Sri Lanka v Australia, 2nd Twenty20, Pallekele August 7, 2011

Lessons aplenty for the visitors


Match facts
August 8, Pallekele International Cricket Stadium
Start time 19:00 (13:30 GMT, 23:30 EST)

Big Picture
There is no substitute for match conditioning. This much was clear after the first Twenty20 between Sri Lanka and Australia in Kandy, as the hosts showed the benefits of a testing tour of England, as opposed to the training camps in Brisbane and net sessions in Colombo that served as the visitors' preparation for the tour opener. The Sri Lankans also showed far better knowledge of the conditions, bowling plenty of spin on a surface that offered turn, while Cameron White preferred to use his pace bowlers in the latter stages and saw them belted out of sight by his opposite number Tillakaratne Dilshan.

Australia's coach Tim Nielsen described it as a "frustrating" start to the tour, but there will be more gnashing of teeth in store for the tourists if they do not tighten their fundamentals and show a little more understanding of the conditions that confront them. Shaun Marsh and David Hussey in particular looked out of sorts against the accurate spin of Dilruwan Perera, while Mitchell Johnson's first spell of the tour was disheartening in its inconsistency. More encouraging was the bowling and batting of Steve O'Keefe, and the slugging power of David Warner.

Australia need to show the capacity to learn quickly from the reverses of the first match, while Sri Lankan will seek to extend a psychological advantage.

Form guide
Sri Lanka WWWWL
Australia LWLLL

In the spotlight
Tillakaratne Dilshan was the undisputed star of the first match, and the Australians will need to find better ways of coping with his combative attitude and inventive strokeplay. Dilshan was not placed under too much pressure as a captain in the field either, as his bowlers kept the Australians in check. Cameron White said he had resorted to adjusting his field to counter the 'Dil-scoop' and thus created other gaps for the Sri Lankan captain, a rare admission.

Mitchell Johnson was attacked mercilessly towards the end of the innings, and was unable to find consistent line or length, let alone any swing. His work with the new bowling coach Craig McDermott is key to Australia's success in future matches on this tour, and he will want to improve his performance after a shoddy start.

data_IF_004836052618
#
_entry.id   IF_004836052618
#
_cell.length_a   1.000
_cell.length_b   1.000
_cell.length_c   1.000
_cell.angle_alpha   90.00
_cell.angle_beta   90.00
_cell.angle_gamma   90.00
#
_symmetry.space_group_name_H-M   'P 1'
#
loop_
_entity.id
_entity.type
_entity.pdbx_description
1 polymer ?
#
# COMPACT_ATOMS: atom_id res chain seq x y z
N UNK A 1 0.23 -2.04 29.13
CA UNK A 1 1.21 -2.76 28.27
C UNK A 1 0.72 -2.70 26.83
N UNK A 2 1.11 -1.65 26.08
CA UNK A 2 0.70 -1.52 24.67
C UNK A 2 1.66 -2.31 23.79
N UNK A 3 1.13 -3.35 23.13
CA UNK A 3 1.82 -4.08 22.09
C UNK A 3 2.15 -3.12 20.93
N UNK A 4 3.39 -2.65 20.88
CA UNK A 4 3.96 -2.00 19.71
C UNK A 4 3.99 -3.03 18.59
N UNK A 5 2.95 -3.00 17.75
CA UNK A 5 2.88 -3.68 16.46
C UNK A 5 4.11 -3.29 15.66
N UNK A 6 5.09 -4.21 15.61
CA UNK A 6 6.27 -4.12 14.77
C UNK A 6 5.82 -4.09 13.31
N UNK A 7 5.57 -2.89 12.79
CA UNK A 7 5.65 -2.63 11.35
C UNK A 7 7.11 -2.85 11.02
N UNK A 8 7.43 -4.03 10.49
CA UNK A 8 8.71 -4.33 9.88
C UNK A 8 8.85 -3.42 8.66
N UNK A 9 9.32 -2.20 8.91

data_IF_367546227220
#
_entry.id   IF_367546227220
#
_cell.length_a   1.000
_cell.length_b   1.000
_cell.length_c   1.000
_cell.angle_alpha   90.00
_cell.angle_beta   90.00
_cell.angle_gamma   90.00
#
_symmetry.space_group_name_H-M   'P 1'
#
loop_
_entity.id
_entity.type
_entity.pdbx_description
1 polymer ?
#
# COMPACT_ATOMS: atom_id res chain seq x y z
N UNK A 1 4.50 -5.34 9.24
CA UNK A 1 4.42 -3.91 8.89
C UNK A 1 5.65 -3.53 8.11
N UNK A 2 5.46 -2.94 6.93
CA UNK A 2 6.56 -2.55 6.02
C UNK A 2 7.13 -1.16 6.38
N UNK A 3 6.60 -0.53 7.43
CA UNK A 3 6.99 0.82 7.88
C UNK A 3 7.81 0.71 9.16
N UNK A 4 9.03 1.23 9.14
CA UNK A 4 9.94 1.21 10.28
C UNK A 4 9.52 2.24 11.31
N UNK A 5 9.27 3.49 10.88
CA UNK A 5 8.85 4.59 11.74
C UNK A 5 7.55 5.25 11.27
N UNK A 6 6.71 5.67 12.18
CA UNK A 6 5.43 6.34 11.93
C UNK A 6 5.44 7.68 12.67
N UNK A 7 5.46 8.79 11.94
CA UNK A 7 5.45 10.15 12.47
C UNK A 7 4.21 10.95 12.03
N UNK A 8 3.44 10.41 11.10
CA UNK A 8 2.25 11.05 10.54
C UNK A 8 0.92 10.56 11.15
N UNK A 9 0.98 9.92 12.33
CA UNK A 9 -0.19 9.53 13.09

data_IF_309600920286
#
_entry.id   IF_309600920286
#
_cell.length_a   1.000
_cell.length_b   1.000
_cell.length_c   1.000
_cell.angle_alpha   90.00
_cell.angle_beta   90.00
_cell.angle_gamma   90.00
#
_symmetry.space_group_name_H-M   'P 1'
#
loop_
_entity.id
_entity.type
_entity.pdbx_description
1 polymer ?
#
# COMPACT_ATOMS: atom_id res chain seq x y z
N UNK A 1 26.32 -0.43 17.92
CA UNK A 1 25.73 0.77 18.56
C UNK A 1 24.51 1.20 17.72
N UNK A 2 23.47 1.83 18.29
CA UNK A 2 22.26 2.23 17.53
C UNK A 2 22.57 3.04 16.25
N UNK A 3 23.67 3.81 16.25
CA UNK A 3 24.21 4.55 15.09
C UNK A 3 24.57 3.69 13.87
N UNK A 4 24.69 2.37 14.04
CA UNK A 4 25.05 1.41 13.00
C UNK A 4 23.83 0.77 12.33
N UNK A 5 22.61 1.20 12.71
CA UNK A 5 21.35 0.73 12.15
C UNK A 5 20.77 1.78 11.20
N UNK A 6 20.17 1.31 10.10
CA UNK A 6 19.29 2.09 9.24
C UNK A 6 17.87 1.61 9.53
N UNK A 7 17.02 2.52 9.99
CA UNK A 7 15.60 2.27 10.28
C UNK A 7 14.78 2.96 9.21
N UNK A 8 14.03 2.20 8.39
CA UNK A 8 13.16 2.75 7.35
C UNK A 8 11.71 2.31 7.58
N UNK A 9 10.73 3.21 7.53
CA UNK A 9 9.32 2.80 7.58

Team news
Sri Lanka seem unlikely to make many changes to a team that performed so soundly and evenly in game one. For the Australians, Aaron Finch's pugnacity may be useful after some of the batsmen struggled for traction in the opener, and James Pattinson could be in line for a T20 debut.

Sri Lanka (probable): 1 Mahela Jayawardene, 2 Tillakaratne Dilshan (capt), 3 Kumar Sangakkara, 4 Dinesh Chandimal, 5 Jeevan Mendis, 6 Angelo Mathews, 7 Dilruwan Perera, 8 Nuwan Kulasekara, 9 Dhammika Prasad, 10 Rangana Herath, 11 Suranga Lakmal.

Australia (probable): 1 David Warner, 2 Shane Watson, 3 Shaun Marsh, 4 David Hussey, 5 Cameron White (capt), 6 Steven Smith, 7 Brad Haddin (wk), 8 Steve O'Keefe, 9 Mitchell Johnson, 10 Brett Lee, 11 James Pattinson.

Pitch and conditions
The surface for the first match confused the Australians somewhat by offering some bounce but also plenty of spin, a combination the Sri Lankans were far quicker to adjust to. Match two will be played on a similarly equal-opportunity surface.

Stats and trivia

* Tillakaratne Dilshan's century was the fifth in T20 internationals
* Dinesh Chandimal was the fifth batsman to be out hit wicket in T20I matches
* Sri Lanka had not previously won a T20I at home, losing their first four such fixtures
* Dilruwan Perera achieved the rare feat of taking wickets in each of his first three overs in international cricket

"I had the confidence to play it. It worked and I think after I played the Dil-scoop they changed the field and I felt [it was] more easy to score more runs in other areas."

Tillakaratne Dilshan succeeded in dictating terms to Australia's bowlers in game one